Monday, June 10, 2013

Why do women choose cesarean?

I still get annoyed when those who just don't get it attempt to speculate why women choose a cesarean delivery for their child, particularly in the absence of a medical indication for one. They continue to speculate that it is because some celebrities have chosen it. Or because they need to choose a particular day for their child to be born. Or because they need to schedule the rest of their lives to accommodate the arrival of their child. Or that women who choose cesarean are just uneducated and ignorant of the wonders of vaginal birth. The paradoxical bemoaning of cesarean being "major surgery that is much harder to recover from", while at the same time being "the easy way out" continues to boggle my mind.

The reality is that the women who choose cesarean are among the most informed women I have ever encountered - not only on the specifics of delivery by planned cesarean, but also the realities of planned vaginal deliveries. They have seriously considered both options and have decided that they prefer the risks and benefits of cesarean delivery over the risks and benefits of vaginal delivery for themselves in their own circumstances. Most of them have encountered significant resistance and challenge to their choice from family, friends and their own care providers. Few women who choose cesarean (particularly among primiparous women), simply choose an elective cesarean delivery and then have that choice respected and facilitated without challenge throughout their pregnancy. Women who choose cesarean, particularly without a medical indication for one, have to be strong advocates for themselves in order to survive the inevitable criticism of their choice and to overcome barriers to realizing that choice.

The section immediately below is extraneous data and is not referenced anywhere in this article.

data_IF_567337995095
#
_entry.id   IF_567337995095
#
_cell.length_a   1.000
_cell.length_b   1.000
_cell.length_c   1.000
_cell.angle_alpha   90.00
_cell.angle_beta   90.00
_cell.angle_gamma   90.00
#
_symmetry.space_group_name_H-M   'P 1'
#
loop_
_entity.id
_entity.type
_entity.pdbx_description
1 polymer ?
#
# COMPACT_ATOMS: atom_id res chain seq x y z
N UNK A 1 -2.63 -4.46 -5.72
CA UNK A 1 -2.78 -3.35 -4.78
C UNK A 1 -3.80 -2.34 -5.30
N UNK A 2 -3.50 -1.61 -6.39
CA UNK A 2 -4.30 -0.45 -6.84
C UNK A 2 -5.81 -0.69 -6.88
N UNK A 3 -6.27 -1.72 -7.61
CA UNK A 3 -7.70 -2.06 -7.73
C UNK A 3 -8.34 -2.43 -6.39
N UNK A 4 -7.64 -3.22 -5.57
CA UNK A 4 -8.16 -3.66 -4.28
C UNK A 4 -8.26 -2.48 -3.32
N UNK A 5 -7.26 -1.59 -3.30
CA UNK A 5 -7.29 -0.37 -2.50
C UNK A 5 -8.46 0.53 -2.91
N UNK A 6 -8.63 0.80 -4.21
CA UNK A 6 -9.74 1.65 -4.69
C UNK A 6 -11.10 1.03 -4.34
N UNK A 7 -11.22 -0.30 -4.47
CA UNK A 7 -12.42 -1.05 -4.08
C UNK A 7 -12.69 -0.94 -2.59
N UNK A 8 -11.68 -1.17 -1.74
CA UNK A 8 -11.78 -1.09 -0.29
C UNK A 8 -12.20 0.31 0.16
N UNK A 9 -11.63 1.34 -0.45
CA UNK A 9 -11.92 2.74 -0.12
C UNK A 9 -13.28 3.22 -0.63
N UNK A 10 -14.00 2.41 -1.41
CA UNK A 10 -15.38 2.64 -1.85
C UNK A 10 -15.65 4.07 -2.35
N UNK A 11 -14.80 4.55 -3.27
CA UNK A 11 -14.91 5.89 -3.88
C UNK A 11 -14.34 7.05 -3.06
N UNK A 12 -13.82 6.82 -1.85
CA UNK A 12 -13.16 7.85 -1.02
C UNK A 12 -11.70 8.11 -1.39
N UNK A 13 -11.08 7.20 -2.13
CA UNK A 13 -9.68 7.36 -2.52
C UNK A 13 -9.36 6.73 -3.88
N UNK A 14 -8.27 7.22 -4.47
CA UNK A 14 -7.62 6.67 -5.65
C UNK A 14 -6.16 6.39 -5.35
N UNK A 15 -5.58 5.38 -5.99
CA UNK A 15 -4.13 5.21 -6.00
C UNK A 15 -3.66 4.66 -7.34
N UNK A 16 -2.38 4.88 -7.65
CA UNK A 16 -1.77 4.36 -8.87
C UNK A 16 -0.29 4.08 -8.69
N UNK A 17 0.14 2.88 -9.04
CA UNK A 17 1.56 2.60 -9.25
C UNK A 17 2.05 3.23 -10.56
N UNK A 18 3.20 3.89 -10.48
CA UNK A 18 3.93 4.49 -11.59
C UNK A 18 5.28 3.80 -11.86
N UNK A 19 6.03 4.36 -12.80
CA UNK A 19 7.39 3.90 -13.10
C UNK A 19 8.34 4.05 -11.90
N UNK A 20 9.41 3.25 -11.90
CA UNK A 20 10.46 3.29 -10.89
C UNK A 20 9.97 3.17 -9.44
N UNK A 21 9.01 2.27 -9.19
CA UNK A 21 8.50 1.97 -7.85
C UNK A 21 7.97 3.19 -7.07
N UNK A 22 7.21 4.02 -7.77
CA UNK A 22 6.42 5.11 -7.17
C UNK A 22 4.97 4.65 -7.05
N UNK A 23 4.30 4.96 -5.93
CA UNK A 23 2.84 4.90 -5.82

The reality is that women who choose cesarean, are not doing it to emulate some celebrity idol.

The reality is that women who choose cesarean, are not generally doing it to achieve some favourable birth day for their child as most women who choose cesarean also choose a delivery that is at 39 weeks gestation unless there is a medical indication for an earlier delivery.

Some women who choose cesarean are doing it out of an unreasoning dread of vaginal delivery. Sometimes this can be addressed with counselling, sometimes it cannot. For these women, a planned cesarean provides a tremendous amount of psychological relief and enables them to enjoy their pregnancies.

Some women who choose cesarean are doing it to avoid the vagaries of vaginal delivery. It's generally accepted that an uncomplicated vaginal delivery is easier to recover from and considered better for both mother and baby - but knowing that an uncomplicated vaginal delivery will actually materialize is something that can only be known retrospectively. Many women who choose cesarean are knowingly sacrificing a chance at the ideal outcome, in the hopes of maximizing the chance of a good outcome.

Some women who choose cesarean are doing so to protect the integrity of their pelvic floors and to reduce the risk of urinary and/or fecal incontinence later in life. It is true that pregnancy on it's own poses a significant challenge to the pelvic floor - but a vaginal delivery further increases the risk of damage. Often the solution to pelvic floor problems is surgery but unfortunately surgery often fails - incontinence products and pessaries are also an option to manage the symptoms. To some women, a cesarean is a fair price to pay to minimize the risk.

Some women choose cesarean because of serious doubts about the availability of effective epidural pain relief at their planned facility of delivery. For facilities that do not have dedicated obstetric anaesthesiology - there might be delays or complete lack of availability of epidural pain relief. Sometimes this can be addressed with a planned induction, sometimes it cannot.